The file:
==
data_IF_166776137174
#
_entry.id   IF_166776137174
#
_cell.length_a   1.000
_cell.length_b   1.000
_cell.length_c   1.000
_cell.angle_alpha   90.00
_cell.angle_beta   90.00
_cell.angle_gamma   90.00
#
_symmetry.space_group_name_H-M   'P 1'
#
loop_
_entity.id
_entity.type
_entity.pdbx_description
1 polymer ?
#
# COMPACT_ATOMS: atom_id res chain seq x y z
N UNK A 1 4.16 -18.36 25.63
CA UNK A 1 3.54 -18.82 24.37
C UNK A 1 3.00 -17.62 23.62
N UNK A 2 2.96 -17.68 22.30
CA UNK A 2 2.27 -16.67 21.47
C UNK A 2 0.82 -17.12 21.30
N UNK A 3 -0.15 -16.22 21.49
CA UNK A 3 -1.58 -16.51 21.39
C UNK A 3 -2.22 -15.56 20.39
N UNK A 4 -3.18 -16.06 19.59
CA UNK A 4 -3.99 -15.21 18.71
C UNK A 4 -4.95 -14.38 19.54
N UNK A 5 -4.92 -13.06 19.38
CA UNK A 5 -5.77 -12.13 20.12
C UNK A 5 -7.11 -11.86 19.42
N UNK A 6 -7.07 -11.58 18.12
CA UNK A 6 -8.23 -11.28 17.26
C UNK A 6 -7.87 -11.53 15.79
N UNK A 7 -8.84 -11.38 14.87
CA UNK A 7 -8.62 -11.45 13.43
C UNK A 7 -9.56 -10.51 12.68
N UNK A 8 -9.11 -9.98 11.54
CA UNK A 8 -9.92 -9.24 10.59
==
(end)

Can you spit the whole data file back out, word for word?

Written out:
data_IF_166776137174
#
_entry.id   IF_166776137174
#
_cell.length_a   1.000
_cell.length_b   1.000
_cell.length_c   1.000
_cell.angle_alpha   90.00
_cell.angle_beta   90.00
_cell.angle_gamma   90.00
#
_symmetry.space_group_name_H-M   'P 1'
#
loop_
_entity.id
_entity.type
_entity.pdbx_description
1 polymer ?
#
# COMPACT_ATOMS: atom_id res chain seq x y z
N UNK A 1 4.16 -18.36 25.63
CA UNK A 1 3.54 -18.82 24.37
C UNK A 1 3.00 -17.62 23.62
N UNK A 2 2.96 -17.68 22.30
CA UNK A 2 2.27 -16.67 21.47
C UNK A 2 0.82 -17.12 21.30
N UNK A 3 -0.15 -16.22 21.49
CA UNK A 3 -1.58 -16.51 21.39
C UNK A 3 -2.22 -15.56 20.39
N UNK A 4 -3.18 -16.06 19.59
CA UNK A 4 -3.99 -15.21 18.71
C UNK A 4 -4.95 -14.38 19.54
N UNK A 5 -4.92 -13.06 19.38
CA UNK A 5 -5.77 -12.13 20.12
C UNK A 5 -7.11 -11.86 19.42
N UNK A 6 -7.07 -11.58 18.12
CA UNK A 6 -8.23 -11.28 17.26
C UNK A 6 -7.87 -11.53 15.79
N UNK A 7 -8.84 -11.38 14.87
CA UNK A 7 -8.62 -11.45 13.43
C UNK A 7 -9.56 -10.51 12.68
N UNK A 8 -9.11 -9.98 11.54
CA UNK A 8 -9.92 -9.24 10.59